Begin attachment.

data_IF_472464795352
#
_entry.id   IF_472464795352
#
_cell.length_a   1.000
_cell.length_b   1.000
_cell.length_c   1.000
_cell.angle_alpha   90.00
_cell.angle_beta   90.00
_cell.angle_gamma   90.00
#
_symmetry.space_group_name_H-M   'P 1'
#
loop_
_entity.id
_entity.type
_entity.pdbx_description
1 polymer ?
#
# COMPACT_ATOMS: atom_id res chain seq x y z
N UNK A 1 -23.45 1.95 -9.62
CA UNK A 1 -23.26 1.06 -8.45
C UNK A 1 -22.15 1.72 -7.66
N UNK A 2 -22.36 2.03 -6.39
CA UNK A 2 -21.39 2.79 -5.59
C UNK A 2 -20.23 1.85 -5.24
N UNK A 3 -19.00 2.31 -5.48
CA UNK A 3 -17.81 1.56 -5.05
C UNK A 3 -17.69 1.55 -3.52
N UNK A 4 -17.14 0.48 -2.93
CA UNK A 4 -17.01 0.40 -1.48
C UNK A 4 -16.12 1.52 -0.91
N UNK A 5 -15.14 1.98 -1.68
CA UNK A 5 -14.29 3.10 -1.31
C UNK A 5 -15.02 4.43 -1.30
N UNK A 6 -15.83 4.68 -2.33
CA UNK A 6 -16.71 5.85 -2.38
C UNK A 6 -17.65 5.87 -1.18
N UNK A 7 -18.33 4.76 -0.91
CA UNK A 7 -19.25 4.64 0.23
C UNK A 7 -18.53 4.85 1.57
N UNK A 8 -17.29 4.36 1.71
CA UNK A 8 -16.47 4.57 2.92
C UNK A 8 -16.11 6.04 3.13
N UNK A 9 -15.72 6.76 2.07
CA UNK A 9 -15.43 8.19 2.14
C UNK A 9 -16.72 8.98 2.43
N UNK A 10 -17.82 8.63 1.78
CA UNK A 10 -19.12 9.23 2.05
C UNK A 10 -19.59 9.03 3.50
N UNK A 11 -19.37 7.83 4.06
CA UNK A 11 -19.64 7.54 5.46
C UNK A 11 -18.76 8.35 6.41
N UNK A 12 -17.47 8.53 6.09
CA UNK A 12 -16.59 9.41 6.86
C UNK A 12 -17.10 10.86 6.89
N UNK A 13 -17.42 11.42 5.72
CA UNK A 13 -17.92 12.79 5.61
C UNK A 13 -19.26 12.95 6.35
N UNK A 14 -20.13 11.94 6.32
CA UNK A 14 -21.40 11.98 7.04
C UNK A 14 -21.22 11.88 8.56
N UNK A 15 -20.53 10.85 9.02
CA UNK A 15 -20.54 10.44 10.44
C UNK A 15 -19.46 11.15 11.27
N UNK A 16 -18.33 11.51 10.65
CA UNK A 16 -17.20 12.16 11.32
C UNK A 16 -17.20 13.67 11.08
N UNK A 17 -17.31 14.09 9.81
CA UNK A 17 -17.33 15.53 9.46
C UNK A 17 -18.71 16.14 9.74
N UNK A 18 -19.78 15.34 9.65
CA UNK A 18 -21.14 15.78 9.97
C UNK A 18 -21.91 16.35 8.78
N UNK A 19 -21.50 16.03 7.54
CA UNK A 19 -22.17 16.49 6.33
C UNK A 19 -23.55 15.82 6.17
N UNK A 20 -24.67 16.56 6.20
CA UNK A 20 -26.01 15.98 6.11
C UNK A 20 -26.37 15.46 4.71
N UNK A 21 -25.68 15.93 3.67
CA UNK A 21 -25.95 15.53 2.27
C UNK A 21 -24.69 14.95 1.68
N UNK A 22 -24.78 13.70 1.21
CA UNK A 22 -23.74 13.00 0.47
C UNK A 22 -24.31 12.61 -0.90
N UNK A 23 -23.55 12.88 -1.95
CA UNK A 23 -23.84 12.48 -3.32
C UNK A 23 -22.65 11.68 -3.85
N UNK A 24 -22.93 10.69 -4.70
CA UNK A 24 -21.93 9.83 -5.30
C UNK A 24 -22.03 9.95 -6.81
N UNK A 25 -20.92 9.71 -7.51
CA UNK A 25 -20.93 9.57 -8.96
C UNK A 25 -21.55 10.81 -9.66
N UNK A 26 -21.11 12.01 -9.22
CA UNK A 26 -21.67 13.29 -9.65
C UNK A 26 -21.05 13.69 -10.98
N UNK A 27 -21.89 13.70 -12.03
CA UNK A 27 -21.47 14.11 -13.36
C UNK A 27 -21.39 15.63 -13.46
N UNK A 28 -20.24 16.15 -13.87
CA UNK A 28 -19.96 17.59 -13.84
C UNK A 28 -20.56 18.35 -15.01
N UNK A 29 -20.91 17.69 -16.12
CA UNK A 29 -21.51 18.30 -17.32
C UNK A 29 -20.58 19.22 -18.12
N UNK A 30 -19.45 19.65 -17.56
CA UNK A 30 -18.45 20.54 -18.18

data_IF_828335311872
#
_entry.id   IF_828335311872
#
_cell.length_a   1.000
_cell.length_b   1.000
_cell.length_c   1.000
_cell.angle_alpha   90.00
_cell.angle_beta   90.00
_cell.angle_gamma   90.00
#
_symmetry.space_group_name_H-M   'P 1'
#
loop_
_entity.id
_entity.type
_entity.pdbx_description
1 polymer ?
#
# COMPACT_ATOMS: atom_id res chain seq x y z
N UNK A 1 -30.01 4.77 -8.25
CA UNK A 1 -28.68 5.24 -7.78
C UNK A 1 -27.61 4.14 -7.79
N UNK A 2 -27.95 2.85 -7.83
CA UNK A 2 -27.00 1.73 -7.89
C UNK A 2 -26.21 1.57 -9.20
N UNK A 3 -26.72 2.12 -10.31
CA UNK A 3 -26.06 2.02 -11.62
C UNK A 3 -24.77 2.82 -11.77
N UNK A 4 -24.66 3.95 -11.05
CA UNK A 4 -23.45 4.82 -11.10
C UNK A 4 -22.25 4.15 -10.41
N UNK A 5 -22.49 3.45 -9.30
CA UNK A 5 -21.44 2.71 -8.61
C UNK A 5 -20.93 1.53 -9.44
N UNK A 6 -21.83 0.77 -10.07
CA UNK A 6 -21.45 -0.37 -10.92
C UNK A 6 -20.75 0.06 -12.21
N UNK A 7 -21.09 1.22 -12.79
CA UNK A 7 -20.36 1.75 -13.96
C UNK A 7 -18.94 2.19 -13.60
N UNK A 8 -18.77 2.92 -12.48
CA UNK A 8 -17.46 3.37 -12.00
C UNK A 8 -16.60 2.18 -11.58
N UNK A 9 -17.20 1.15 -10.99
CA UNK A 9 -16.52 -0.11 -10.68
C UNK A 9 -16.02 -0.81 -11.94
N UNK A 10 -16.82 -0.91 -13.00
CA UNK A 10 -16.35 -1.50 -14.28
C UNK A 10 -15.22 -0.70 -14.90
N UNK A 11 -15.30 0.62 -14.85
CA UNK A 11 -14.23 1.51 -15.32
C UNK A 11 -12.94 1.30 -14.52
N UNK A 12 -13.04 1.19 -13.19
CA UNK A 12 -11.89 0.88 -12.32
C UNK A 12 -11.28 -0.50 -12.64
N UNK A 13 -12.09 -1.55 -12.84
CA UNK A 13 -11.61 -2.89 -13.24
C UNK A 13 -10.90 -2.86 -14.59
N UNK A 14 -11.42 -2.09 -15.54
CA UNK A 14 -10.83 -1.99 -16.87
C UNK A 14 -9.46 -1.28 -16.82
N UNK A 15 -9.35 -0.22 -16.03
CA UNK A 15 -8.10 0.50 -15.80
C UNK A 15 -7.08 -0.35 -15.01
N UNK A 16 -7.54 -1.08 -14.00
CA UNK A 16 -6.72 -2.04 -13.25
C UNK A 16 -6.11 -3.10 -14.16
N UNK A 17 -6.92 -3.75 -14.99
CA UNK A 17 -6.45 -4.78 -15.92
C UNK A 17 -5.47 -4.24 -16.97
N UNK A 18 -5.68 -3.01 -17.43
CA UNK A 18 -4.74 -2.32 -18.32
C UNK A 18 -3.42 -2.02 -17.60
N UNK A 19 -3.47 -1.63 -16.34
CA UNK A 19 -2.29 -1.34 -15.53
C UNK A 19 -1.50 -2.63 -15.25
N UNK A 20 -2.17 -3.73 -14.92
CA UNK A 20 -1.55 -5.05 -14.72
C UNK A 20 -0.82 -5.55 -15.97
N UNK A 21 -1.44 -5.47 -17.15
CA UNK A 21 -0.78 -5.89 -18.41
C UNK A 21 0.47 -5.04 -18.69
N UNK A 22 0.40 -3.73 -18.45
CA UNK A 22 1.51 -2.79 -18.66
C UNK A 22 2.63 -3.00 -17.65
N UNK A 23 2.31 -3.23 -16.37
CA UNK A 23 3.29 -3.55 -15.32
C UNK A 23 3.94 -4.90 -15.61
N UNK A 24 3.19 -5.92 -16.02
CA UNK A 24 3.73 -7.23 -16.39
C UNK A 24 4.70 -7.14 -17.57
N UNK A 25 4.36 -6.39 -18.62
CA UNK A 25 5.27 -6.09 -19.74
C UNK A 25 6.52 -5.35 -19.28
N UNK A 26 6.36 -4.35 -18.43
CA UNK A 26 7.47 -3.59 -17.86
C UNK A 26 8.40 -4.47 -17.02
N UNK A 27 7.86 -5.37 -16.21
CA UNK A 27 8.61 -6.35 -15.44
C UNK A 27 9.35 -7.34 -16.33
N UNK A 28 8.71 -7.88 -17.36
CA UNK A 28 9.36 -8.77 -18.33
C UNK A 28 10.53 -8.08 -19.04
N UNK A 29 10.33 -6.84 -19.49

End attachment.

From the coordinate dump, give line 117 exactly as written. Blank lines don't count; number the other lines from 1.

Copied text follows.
_cell.angle_alpha   90.00